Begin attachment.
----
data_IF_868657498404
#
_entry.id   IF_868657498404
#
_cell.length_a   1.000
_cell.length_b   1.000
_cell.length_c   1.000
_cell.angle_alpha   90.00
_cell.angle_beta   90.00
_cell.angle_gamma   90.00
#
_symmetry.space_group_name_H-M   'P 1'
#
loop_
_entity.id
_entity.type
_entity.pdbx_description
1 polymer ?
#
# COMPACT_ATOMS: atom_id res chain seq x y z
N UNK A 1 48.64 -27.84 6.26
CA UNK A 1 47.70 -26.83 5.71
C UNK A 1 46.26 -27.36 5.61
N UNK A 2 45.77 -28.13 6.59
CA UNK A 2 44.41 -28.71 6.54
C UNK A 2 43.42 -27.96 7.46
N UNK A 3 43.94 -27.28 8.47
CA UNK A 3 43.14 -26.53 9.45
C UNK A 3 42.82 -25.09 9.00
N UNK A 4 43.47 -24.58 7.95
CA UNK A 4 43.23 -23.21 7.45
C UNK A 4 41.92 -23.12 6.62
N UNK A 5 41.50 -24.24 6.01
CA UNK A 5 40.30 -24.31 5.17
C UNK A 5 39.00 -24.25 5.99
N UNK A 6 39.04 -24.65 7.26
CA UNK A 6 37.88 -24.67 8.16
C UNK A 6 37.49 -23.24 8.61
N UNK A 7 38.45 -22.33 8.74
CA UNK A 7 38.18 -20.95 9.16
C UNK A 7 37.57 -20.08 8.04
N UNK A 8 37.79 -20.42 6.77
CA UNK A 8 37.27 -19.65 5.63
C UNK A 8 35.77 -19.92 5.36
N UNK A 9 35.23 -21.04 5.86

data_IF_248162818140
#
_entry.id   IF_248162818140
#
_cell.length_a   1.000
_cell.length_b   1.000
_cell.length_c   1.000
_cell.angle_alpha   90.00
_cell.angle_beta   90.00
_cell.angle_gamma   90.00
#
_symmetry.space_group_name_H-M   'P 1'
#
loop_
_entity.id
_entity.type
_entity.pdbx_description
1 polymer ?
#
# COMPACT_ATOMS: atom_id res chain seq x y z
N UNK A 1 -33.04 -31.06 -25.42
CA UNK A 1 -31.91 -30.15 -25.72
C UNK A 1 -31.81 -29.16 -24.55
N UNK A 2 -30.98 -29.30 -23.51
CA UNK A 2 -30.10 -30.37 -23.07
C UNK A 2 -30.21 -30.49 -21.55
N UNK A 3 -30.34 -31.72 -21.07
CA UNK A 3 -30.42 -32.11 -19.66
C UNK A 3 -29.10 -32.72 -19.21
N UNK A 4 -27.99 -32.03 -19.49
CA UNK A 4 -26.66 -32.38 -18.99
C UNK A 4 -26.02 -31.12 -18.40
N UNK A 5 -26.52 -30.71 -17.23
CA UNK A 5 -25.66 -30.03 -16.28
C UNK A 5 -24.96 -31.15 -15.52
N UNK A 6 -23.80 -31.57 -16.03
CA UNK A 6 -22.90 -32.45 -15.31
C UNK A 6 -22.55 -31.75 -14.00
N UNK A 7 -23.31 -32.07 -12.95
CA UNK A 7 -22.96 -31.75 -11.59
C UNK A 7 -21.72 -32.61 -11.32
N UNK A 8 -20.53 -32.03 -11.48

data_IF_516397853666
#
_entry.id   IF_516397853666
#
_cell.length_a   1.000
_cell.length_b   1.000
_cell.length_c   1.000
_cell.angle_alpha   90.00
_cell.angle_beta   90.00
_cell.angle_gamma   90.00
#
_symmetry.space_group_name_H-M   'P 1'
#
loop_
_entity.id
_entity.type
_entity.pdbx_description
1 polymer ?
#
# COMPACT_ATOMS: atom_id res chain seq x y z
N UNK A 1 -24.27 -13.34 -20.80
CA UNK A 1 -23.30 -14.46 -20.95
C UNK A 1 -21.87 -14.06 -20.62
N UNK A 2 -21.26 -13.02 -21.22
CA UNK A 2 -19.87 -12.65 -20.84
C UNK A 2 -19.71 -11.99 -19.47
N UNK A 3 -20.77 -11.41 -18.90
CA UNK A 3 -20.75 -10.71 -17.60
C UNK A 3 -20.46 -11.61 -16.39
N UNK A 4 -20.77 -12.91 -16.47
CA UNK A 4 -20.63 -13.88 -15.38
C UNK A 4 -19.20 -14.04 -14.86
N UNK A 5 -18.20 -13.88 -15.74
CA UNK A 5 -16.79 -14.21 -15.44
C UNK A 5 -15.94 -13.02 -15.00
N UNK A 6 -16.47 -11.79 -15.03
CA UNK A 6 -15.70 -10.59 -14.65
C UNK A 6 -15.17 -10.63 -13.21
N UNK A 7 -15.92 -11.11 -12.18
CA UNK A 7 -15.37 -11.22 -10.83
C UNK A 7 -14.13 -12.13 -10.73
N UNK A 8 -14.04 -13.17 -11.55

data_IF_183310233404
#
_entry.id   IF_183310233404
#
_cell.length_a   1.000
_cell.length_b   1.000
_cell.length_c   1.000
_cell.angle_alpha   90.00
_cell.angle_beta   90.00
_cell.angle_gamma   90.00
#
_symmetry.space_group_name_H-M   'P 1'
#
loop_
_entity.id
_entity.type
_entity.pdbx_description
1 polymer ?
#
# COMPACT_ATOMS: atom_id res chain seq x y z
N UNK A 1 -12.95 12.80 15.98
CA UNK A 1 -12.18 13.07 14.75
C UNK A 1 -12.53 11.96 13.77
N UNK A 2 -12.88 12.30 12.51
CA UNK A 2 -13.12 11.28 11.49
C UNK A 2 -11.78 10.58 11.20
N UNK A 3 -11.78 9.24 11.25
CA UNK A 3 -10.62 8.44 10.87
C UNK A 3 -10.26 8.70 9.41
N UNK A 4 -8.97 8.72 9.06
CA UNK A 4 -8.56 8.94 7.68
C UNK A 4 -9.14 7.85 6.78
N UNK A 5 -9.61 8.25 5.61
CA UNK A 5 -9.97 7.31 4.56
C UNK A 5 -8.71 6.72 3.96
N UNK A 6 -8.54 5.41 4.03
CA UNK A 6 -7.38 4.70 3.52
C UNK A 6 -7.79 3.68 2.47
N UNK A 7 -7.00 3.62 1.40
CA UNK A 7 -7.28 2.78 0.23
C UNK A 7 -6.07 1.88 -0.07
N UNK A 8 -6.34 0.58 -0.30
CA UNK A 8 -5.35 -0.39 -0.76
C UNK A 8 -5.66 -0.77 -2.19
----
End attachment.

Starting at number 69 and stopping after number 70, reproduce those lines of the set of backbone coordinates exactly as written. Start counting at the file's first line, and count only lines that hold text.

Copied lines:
N UNK A 2 -30.98 -29.30 -23.51
CA UNK A 2 -30.10 -30.37 -23.07